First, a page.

review the theoretical debates on voice and accountability and how they relate to
development; (ii) review the different donor approaches to supporting voice and
accountability and identify commonalities and differences across contexts; (iii)
provide an overview of evaluation theory and practice in relation to voice and
accountability interventions; and (iv) identify key knowledge gaps in relation to the
effectiveness of donors in supporting voice and accountability.

1.4 This review has three main sections. Section 2 surveys the academic literature to
present current thinking on what voice and accountability means, how they operate in
practice and how they relate to the achievement of broader development objectives.
Section 3 turns to the donors’ own understanding of voice and accountability as set
out in their relevant policy and guidance documents. It discusses how the donors see
voice and accountability contributing to their poverty reduction mandates and what
approaches they have adopted to strengthen them, including in different contexts.
Section 4 considers the main issues relating to the evaluation of interventions to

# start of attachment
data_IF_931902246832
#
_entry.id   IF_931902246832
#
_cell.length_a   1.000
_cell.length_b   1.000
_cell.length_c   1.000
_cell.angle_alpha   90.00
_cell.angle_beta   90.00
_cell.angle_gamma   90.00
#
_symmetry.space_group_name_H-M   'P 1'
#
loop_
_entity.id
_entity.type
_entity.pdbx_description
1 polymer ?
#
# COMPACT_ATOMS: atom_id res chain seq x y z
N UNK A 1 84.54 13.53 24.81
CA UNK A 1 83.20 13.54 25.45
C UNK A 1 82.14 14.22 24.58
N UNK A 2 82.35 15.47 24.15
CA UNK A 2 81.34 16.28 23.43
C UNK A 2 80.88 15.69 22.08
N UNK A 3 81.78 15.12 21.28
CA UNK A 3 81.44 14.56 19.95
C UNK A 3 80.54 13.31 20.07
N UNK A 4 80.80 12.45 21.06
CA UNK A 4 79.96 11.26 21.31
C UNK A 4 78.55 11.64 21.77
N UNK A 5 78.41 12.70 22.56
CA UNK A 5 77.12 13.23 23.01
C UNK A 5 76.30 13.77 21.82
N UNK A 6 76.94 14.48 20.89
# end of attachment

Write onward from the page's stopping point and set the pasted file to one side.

strengthen voice and accountability. It first reviews some of the methodological
debates in the theoretical literature before summarising the donors’ own evaluative
efforts in this field, identifying both common findings and key gaps in their

1. Introduction 1
2. Voice and Accountability: A view from the literature 3
Voice and accountability: a basic static model 3
Voice and accountability: a complex dynamic reality 5
Relating voice and accountability to other key concepts 6
Voice, accountability and development outcomes 9
3. Voice and accountability: A view from the donors 13
Why do donors want to strengthen voice and accountability? 13
What strategies do donors adopt for strengthening voice and accountability? 18
Do donor approaches take account of context? 25
4. Evaluating voice and accountability 29
Approaches and frameworks for evaluating voice and accountability interventions 29